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New Features in Superbrush Version 1.1 — superDisplay

This week marked the release of the first major update to Superbrush, Android’s first pressure-sensitive display mirroring app. The most prominent feature was the addition of a virtual monitor driver, which essentially turns the app into a portable USB monitor. To emphasize this functionality, I have decided to rename the app superDisplay.

In addition to the new features, superDisplay now offers a free 3-day trial, and the price of the app has been significantly reduced to $10 — at least for a while. If that got you interested and you can’t wait to try the app, check it out at Otherwise keep reading for a closer look at all the new features.

Virtual Display Functionality

Probably the most frequently requested feature for Superbrush version 1.0 was the ability to use the application as a second screen, which is why I’m incredibly excited to announce that this is finally possible. To change the app back into mirror mode, you need to select to clone the desktop on both devices from Windows’ display settings.

Right-click the desktop to open the display settings on Windows.

Touch Gestures for Zooming and Rotating the Screen

Another huge feature is the ability to zoom and rotate the whole screen on your device using touch gestures. While you can increase the size of the interface of most Windows applications via Windows display scaling — accessible in Windows’ display settings — many Android phones and even some tablets are simply too small to comfortably accommodate the drawing canvas and the user interface at the same time. Zooming makes it easier to hit those buttons, as well as enabling easy canvas navigation in Windows applications that do not have gesture support or implement it poorly.

On-Screen Shortcut Buttons and Touch Menu

As if zooming and rotating weren’t enough by themselves, you can even save the zoom level and orientation of the screen, and return to it later with the push of a button. This makes it easy to switch between the canvas and the toolbox, for example. Saving the canvas orientation — or view — is implemented as slots represented by the letters α, β and λ in the touch menu. Selecting any one of these will switch the current view to whatever the view was when that slot was last active. To quickly reset the view to the whole screen, just tap and hold one of the buttons.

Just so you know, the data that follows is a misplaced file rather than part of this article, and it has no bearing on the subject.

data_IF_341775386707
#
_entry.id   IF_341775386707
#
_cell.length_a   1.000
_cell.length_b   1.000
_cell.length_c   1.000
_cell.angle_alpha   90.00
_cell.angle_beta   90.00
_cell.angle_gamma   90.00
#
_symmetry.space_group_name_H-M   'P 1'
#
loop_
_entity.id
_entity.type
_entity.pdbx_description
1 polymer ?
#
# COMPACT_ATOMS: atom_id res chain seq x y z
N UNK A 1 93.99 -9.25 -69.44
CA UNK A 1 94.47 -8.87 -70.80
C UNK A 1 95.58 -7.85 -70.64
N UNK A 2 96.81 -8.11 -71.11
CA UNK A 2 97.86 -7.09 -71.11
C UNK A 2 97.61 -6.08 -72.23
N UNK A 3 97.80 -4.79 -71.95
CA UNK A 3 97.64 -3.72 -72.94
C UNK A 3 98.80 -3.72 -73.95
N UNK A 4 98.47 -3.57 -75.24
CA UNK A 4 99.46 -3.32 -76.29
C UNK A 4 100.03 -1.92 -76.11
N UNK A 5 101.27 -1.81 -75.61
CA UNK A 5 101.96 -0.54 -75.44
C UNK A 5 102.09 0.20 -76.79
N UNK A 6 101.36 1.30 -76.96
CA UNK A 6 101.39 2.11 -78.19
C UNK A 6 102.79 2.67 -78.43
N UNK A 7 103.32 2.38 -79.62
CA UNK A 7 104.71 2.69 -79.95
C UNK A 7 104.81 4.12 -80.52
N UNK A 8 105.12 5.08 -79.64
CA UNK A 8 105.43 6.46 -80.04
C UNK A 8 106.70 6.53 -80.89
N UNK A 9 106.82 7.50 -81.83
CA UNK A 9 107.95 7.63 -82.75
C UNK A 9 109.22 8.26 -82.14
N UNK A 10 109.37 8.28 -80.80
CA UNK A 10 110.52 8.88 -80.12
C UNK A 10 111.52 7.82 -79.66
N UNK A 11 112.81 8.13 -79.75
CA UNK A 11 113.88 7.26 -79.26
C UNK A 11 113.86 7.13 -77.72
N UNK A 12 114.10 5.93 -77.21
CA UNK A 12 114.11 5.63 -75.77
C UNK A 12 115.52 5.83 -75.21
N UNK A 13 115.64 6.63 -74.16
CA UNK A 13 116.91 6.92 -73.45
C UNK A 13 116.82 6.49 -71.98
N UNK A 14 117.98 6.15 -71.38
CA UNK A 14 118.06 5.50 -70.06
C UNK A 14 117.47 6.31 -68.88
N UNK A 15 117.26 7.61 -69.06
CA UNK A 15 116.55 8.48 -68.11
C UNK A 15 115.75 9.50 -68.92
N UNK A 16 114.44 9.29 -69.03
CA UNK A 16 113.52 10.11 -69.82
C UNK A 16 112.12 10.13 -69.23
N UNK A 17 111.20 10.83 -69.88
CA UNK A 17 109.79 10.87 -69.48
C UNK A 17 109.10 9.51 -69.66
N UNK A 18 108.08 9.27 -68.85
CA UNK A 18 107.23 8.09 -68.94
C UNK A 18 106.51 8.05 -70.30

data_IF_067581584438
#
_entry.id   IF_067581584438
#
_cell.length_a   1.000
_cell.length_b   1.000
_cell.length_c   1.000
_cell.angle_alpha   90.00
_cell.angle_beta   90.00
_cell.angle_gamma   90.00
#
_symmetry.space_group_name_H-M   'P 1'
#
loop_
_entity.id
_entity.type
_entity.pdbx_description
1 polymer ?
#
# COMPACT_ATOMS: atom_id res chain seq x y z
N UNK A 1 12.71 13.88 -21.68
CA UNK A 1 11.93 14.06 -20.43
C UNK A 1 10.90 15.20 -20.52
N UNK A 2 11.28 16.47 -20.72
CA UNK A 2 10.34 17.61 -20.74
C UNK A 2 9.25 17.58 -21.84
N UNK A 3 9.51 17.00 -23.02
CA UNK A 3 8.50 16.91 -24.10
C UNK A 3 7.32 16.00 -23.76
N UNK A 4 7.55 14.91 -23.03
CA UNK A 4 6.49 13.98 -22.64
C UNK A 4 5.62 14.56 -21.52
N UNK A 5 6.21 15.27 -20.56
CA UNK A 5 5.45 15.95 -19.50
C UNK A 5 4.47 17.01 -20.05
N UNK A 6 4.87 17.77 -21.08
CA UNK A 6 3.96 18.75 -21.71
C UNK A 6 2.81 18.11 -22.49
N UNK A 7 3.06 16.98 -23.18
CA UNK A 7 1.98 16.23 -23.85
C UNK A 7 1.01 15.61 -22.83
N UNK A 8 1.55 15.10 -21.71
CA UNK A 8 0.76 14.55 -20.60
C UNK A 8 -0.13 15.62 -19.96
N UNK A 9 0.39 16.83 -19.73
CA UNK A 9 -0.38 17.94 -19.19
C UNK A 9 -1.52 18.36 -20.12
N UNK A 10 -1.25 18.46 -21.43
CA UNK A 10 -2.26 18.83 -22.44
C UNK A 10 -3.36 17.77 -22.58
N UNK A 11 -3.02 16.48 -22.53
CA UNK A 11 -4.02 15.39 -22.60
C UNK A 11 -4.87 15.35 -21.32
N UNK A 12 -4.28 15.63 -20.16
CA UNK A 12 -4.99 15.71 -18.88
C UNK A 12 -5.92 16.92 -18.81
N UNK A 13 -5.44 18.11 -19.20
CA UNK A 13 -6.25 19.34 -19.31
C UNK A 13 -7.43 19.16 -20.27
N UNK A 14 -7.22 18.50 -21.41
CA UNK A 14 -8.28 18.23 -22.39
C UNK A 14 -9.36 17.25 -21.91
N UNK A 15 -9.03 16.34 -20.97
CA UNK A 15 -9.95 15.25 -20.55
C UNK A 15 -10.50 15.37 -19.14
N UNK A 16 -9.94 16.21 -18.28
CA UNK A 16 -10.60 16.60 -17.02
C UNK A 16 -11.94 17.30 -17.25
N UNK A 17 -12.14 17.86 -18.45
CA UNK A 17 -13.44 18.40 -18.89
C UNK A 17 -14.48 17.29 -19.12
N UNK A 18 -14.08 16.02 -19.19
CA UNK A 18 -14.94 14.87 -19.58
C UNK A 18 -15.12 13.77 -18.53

Use view slots to quickly switch between different views.

To access the touch menu, you need to tap and hold the circular button at the top-left corner of the screen. Simply tapping the button switches between forwarding touch input to Windows and resizing the canvas, although the former can be customized from the settings. Likewise, if you don’t want to see the touch menu at all, you can disable it altogether from the settings.

The last button you will see on the touch menu by default is an undo/redo button, which send the keyboard shortcut Ctrl+Z to Windows when tapped, and Ctrl+Shift+Z when tapped and held. This button is fully customizable from the settings, and you can even add more buttons if you want to.

Easier USB Connections

The way you connect superDisplay to Windows has been rethought as well. No longer is it necessary to install vendor-specific drivers or enable developer mode, as the application will automatically connect upon being plugged in as long as the superDisplay driver is installed on your PC.

Connecting superDisplay to your computer is as easy as plugging in a cable — literally.

Due to hardware limitations, this plug-and-play connection mode is unfortunately not supported on Chromebooks, but you can still use the app on a Chromebook by enabling developer mode and USB debugging.

Point Sampling for Pixel Art

Thanks to a user request, superDisplay now includes an advanced setting that allows changing the sampling mode while zooming to pixel-based point sampling. Point sampling — also known as nearest-neighbor or integer sampling — gives individual pixels hard edges. This small tweak can make a world of a difference to anyone working on pixel art.

Point sampling gives pixels hard edges when zooming.

Moving Forward

Although this is likely the biggest update to superDisplay in a long while, there is still more to come. Features such as support for tilt-sensitive styluses has been requested and will be added in the future.

To stay up to date with superDisplay, follow this blog on Medium or follow me on Twitter under the handle @KeloCube. And don’t forget to check out the app itself at!

For media queries, please contact me at



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Developer of superDisplay for Android